Lambda Legal has settled with the Texas Department of Criminal Justice in the case of Passion Star, a transgender woman who claimed prison officials didn’t protect her from sexual and physical abuse while incarcerated in male prisons.
A lawsuit filed on behalf of a transgender woman who was beaten and raped in a Texas prison for men has ended with a monetary settlement and an updated LGBT policy at the state’s prison system, according to an LGBT rights legal group.
Lambda Legal announced Thursday that it had settled with the Texas Department of Criminal Justice in the case of Passion Star, a 34-year-old black transgender woman who sued the department claiming that prison officials didn’t protect her from sexual and physical abuse while incarcerated in male prisons. She said that when she complained, officials told her to stop “acting gay” to prevent future assaults.
“For years, I was raped and beaten in prison and when I asked for help I was ignored,” said Star, according to the group’s announcement. “I was hurt, scared and thrown in solitary [confinement] in hopes that I would be forgotten, but today I can be proud that I never gave up.”
In Texas, transgender prisoners are housed according to their sex at birth.
The department's spokesman, Jeremy Desel, said in a statement Thursday evening that the department was in full compliance with federal law and already had been working on policy changes for LGBT inmates before the settlement.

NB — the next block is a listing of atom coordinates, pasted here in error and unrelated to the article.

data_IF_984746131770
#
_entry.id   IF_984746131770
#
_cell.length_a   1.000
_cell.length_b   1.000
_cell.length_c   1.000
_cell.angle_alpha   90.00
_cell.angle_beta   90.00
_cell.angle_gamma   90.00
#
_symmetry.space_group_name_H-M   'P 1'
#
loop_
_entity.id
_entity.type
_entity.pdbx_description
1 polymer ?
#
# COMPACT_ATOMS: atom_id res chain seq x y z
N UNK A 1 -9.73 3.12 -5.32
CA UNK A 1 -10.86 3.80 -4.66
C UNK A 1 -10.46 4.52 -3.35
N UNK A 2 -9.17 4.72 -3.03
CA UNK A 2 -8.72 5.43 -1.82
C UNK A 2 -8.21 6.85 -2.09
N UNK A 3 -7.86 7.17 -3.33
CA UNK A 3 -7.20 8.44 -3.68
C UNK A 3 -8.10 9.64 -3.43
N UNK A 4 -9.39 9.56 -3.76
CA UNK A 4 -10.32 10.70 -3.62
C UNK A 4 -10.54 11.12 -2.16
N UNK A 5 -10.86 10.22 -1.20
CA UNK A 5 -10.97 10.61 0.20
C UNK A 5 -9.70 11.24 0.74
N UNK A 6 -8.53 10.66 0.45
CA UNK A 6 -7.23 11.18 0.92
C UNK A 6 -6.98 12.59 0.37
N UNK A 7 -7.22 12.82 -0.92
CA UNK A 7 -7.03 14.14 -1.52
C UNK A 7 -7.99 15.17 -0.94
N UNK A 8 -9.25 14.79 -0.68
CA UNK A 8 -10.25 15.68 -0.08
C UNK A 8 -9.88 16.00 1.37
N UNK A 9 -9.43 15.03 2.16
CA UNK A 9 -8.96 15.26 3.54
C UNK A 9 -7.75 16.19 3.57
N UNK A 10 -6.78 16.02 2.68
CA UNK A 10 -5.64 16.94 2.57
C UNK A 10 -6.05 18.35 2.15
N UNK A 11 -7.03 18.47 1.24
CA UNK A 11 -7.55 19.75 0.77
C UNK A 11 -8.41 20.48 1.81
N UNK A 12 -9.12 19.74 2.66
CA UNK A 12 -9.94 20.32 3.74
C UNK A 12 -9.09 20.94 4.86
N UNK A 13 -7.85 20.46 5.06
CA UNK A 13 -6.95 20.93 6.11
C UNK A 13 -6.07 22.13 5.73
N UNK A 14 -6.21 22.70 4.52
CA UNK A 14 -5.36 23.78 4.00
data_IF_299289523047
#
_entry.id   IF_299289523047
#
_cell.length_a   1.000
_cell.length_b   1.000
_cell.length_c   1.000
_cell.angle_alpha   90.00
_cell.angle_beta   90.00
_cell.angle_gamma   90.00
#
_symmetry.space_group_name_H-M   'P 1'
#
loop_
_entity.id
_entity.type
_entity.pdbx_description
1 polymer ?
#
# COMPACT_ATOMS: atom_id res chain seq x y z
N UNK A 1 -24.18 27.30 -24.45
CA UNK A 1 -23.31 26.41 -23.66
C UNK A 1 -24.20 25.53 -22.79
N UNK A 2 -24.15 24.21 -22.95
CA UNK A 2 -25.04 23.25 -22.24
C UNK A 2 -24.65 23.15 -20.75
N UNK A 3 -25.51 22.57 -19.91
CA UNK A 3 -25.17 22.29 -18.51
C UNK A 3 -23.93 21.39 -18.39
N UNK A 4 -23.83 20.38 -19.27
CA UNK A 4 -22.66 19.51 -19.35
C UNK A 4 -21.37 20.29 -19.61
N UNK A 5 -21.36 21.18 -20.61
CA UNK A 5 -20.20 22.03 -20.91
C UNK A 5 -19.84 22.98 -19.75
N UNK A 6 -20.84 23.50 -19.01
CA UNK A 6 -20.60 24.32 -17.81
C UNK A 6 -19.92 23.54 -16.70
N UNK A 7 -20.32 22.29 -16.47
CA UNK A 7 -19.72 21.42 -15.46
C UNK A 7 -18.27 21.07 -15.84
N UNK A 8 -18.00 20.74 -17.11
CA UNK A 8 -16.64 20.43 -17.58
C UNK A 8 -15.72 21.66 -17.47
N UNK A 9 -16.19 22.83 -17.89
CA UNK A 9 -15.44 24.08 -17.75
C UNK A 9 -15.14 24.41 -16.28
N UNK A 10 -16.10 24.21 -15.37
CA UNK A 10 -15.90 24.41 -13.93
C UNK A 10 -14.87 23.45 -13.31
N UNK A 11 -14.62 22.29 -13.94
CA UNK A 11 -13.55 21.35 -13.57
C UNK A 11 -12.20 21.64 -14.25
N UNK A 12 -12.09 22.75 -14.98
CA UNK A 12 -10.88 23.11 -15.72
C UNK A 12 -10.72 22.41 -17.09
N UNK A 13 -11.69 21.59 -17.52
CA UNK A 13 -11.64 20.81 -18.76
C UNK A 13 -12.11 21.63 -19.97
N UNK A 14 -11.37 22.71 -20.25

Lamba Legal’s transgender rights project attorney, Demoya Gordon, told the Dallas Morning News that the changes include improving the intake process to ensure LGBT inmates are identified early so steps can be taken to protect them. She said she hopes the changes also make it so prison officials better separate vulnerable inmates from people who may want to harm them while still giving them access to full services.
The group filed suit against the department in October 2014, claiming that prison officials refused to place Star in secure housing despite dozens of grievances, complaints, requests and attacks. Instead, they kept her in the general population, often near her assaulters, according to the announcement. In November 2013, after she had identified to officials an inmate who had threatened her, the prisoner called her a “snitching faggot” and slashed her face eight times with a razor.
Prison officials moved Star to safe housing in March 2015, after the lawsuit and an emergency motion were filed.
She was released on parole in June, after spending 14 years in prison for aggravated kidnapping, the group said. She had been in the car when her boyfriend at the time refused to return a used car they were test driving and kept driving for hours with the salesman in the passenger seat.
Lambda Legal said in their announcement that the settlement was agreeable to all parties, and also includes a monetary payment for Star and training of prison staff to better protect LGBT people in Texas prison facilities.
“We are hopeful that this sends a strong message to prison officials: Sexual assault and violence against LGBT people who are incarcerated will not be swept under the rug,” Gordon said.